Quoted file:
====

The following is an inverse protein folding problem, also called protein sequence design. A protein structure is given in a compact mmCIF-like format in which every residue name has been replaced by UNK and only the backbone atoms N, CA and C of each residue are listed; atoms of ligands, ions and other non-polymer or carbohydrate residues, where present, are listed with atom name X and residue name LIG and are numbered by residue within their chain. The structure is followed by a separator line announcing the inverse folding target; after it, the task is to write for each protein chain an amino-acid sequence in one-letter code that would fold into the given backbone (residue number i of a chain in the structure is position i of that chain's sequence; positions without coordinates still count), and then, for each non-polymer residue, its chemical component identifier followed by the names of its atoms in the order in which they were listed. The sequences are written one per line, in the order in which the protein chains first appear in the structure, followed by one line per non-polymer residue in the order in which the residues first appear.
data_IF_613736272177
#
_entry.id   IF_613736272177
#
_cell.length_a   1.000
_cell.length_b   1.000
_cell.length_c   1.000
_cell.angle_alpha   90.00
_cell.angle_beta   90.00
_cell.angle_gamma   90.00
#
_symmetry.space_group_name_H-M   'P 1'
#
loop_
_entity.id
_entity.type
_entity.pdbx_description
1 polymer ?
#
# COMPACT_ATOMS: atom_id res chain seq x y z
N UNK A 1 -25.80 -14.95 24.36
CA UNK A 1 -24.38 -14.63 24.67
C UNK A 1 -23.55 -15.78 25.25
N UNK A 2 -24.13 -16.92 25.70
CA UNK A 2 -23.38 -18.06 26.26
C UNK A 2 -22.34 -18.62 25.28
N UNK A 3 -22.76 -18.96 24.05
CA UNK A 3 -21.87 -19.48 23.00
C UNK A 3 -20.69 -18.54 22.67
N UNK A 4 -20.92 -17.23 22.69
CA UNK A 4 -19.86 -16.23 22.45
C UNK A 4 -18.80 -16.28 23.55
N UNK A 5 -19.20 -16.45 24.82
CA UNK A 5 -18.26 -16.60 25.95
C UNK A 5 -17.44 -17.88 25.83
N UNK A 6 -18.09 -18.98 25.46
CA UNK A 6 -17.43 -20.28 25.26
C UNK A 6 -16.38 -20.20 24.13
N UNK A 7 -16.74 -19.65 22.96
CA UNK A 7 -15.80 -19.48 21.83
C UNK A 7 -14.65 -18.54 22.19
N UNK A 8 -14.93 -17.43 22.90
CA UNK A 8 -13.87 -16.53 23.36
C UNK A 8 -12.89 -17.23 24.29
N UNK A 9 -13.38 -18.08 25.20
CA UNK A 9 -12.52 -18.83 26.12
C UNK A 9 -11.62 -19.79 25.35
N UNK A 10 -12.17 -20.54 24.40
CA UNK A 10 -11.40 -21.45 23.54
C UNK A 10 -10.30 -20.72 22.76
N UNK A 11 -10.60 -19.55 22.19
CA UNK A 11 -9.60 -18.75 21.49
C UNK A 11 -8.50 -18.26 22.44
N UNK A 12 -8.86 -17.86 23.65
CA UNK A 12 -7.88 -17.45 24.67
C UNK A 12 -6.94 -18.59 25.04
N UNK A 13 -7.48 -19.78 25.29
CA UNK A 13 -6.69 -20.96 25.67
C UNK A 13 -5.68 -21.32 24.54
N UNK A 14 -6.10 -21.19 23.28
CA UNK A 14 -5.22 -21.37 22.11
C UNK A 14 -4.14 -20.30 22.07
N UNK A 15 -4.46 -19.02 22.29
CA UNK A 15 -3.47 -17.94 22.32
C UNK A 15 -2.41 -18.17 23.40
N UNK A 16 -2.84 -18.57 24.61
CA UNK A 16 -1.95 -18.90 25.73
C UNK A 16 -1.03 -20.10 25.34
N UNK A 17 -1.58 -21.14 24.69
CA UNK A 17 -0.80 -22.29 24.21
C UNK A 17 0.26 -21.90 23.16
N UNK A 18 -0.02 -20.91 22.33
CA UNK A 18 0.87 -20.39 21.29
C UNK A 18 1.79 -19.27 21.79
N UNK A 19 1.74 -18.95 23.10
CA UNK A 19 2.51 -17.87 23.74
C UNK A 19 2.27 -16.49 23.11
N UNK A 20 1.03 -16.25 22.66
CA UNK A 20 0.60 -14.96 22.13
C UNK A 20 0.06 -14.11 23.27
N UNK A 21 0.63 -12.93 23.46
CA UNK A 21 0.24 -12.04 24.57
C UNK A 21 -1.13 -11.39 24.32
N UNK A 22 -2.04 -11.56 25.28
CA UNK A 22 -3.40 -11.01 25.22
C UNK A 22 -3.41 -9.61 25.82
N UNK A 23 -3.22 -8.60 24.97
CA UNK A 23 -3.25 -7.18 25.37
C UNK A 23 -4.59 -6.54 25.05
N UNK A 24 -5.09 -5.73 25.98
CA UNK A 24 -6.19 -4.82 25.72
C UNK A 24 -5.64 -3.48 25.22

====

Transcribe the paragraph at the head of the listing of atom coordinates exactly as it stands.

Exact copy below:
The following is an inverse protein folding problem, also called protein sequence design. A protein structure is given in a compact mmCIF-like format in which every residue name has been replaced by UNK and only the backbone atoms N, CA and C of each residue are listed; atoms of ligands, ions and other non-polymer or carbohydrate residues, where present, are listed with atom name X and residue name LIG and are numbered by residue within their chain. The structure is followed by a separator line announcing the inverse folding target; after it, the task is to write for each protein chain an amino-acid sequence in one-letter code that would fold into the given backbone (residue number i of a chain in the structure is position i of that chain's sequence; positions without coordinates still count), and then, for each non-polymer residue, its chemical component identifier followed by the names of its atoms in the order in which they were listed. The sequences are written one per line, in the order in which the protein chains first appear in the structure, followed by one line per non-polymer residue in the order in which the residues first appear.